John Harper, for SNY.tv | Twitter |
The more you watch the Red Sox this October, the more obvious it is they are superior to the Yankees offensively, mostly with a relentless approach that has translated into remarkable success in two-out situations.
And that begs the question: how does the home run-or-bust team in the Bronx become better-rounded offensively and thus close the gap on its rivals?
For starters, Brian Cashman should sign Daniel Murphy.
All the speculation will be about Manny Machado when free agency opens for business in November, but in some ways Murphy could be at least as important to the Yankees, in the short term anyway, and certainly a lot less expensive.
Most likely they would need to open a spot in the outfield for Giancarlo Stanton, since Murphy would be best-suited mostly as a DH, while perhaps playing some occasional first base, and maybe second as well.
Ideally he's not an everyday position player anymore, certainly not at second base, at age 34 after micro-fracture knee surgery last winter.
But as a hitter Murphy is exactly what the Yankees need: a high-contact, high-average guy who can extend rallies with a clutch RBI, something that has defined the Red Sox this October, and produce his share of left-handed power as well.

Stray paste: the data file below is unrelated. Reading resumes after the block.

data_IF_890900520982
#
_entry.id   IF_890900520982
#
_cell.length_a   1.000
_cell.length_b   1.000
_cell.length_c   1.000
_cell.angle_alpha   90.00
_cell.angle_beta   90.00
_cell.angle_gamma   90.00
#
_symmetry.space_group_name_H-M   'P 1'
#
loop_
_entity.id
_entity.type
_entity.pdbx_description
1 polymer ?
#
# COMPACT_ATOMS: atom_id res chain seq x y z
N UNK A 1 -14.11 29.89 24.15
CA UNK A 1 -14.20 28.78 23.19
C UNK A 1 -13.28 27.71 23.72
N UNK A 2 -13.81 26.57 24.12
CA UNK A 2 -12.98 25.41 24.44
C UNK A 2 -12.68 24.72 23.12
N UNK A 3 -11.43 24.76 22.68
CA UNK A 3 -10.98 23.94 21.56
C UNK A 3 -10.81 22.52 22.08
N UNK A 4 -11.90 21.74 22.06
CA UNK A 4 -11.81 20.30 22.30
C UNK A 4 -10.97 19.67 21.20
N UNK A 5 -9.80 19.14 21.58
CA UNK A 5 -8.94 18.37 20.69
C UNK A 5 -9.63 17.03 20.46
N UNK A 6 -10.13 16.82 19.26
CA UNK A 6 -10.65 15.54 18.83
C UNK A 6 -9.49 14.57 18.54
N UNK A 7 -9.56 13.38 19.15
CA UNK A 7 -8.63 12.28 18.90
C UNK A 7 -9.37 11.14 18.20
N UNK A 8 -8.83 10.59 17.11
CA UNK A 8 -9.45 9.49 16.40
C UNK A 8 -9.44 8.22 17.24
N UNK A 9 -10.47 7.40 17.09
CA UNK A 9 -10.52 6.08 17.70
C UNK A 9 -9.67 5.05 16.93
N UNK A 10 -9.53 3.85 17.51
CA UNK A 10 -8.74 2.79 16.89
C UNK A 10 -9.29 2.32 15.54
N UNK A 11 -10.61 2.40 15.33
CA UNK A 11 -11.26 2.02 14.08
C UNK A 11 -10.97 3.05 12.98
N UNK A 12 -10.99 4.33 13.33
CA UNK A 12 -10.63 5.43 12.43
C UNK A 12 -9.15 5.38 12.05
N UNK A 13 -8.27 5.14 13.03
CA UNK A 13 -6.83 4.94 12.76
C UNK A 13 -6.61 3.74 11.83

In some ways, in fact, Murphy could be as important to the Yanks as J.D. Martinez is to the Red Sox.
Well, close anyway.
Martinez has been a revelation in his first year in Boston, and indeed the most obvious difference between the Red Sox and Yankees comes down to last winter's big-ticket additions, Martinez vs. Stanton.
One is a pure hitter with great power, the other is more of a one-dimensional slugger.
In retrospect, in fact, it is flabbergasting that nearly every team in baseball failed to see Martinez as being worthy of a huge free-agent investment.
Beyond his obvious production, Martinez's studious approach to hitting is being credited for influencing his teammates, getting them to buy in to the grind-it-out, put-the-ball-in-play style that has helped make the Red Sox so tough to beat this October.
"He's obsessed with hitting," Alex Rodriguez said on FOX's pre-game show this week in Boston. "He has a PhD. He should be down the street at Harvard because of the way he studies.
"He's always got an iPad, he's always sharing information. I had a guy like that in Edgar Martinez. The only difference for the Red Sox, going from good to great, is J.D. Martinez."
To which former Sox star and fellow FOX analyst David Ortiz added: "He's made everybody around him better. When he takes BP, everybody is watching and learning."
Is some of that effect on teammates overstated? Perhaps, but Martinez's numbers in 2018 speak for themselves, as he hit .330 with 43 home runs during the regular season and has continued to rake in the postseason, hitting .333 with a .967 OPS an 13 RBIs, the most of any player this October.